The Fantasia in C minor begins with tremendous force and decision. Its energy comes from three motifs: a descending arpeggio in the right hand (which soon becomes, in the left hand, an ascending one), an octave leap, and a rattling trill. In the fifth bar Bach introduces two more fragments—a chromatic scale and a playful leaping figure—both of which play major roles later on (the latter appearing in a treacherous passage close to the end where many a player will come to grief!). Much of its appeal lies in the sections that require hand-crossing—both the Italian type (using large skips), and in the French manner (one hand playing within the span of the other). Written sometime around 1738, this work must surely have influenced Bach’s son, Carl Philipp Emanuel in his development of sonata form.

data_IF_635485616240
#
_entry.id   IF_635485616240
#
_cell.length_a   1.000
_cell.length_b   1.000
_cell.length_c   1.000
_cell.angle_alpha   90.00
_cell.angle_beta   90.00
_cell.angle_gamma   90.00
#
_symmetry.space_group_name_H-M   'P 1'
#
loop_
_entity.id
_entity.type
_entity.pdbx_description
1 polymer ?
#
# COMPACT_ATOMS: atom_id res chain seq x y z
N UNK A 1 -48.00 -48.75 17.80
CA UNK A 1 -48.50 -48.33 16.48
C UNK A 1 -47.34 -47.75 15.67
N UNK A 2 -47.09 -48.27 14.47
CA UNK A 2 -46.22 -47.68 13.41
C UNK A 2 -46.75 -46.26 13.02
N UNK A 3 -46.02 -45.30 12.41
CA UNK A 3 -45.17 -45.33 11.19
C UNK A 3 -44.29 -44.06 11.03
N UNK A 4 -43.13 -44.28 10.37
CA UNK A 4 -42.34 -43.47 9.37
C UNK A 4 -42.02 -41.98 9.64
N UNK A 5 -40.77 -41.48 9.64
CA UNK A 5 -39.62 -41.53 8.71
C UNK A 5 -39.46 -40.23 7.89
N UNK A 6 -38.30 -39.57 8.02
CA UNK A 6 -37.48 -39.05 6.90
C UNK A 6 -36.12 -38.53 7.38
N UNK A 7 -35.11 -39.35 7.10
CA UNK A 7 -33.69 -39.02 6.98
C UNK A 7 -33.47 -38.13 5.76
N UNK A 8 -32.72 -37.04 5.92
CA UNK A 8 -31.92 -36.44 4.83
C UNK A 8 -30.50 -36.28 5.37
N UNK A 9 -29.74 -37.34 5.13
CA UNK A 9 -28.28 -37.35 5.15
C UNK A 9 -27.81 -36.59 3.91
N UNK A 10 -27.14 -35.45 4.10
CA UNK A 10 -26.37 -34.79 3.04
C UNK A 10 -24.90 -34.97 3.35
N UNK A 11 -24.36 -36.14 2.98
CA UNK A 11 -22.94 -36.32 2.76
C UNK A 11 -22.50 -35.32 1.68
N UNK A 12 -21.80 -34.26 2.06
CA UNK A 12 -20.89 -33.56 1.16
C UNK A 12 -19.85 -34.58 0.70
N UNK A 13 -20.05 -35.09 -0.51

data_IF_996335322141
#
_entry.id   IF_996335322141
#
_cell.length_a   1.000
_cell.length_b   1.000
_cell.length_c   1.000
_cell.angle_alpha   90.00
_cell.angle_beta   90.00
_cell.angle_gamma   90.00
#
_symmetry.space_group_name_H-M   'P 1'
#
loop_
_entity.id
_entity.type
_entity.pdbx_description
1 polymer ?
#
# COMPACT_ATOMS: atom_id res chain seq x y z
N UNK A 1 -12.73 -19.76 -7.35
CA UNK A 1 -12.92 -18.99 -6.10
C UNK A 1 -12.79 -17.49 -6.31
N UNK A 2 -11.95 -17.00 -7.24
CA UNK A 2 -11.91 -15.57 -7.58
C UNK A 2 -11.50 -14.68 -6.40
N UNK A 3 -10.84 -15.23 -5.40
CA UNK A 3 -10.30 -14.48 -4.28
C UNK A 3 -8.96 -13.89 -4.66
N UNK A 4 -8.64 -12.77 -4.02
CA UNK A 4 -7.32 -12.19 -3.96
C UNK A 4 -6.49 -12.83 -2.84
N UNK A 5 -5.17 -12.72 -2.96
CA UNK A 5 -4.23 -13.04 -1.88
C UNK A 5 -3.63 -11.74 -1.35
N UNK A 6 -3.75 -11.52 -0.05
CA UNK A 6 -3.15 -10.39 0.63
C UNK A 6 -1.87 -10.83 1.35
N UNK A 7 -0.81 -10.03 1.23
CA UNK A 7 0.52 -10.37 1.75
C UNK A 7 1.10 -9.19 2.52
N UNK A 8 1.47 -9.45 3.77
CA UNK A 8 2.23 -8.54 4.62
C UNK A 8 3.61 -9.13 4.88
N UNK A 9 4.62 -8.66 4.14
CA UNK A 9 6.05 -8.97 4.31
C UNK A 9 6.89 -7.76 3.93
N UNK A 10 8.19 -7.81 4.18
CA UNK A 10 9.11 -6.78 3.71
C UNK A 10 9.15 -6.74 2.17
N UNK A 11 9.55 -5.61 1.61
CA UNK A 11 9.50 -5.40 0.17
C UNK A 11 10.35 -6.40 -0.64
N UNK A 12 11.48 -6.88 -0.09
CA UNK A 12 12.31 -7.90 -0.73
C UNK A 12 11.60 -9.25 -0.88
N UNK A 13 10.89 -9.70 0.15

from notes by Angela Hewitt © 1994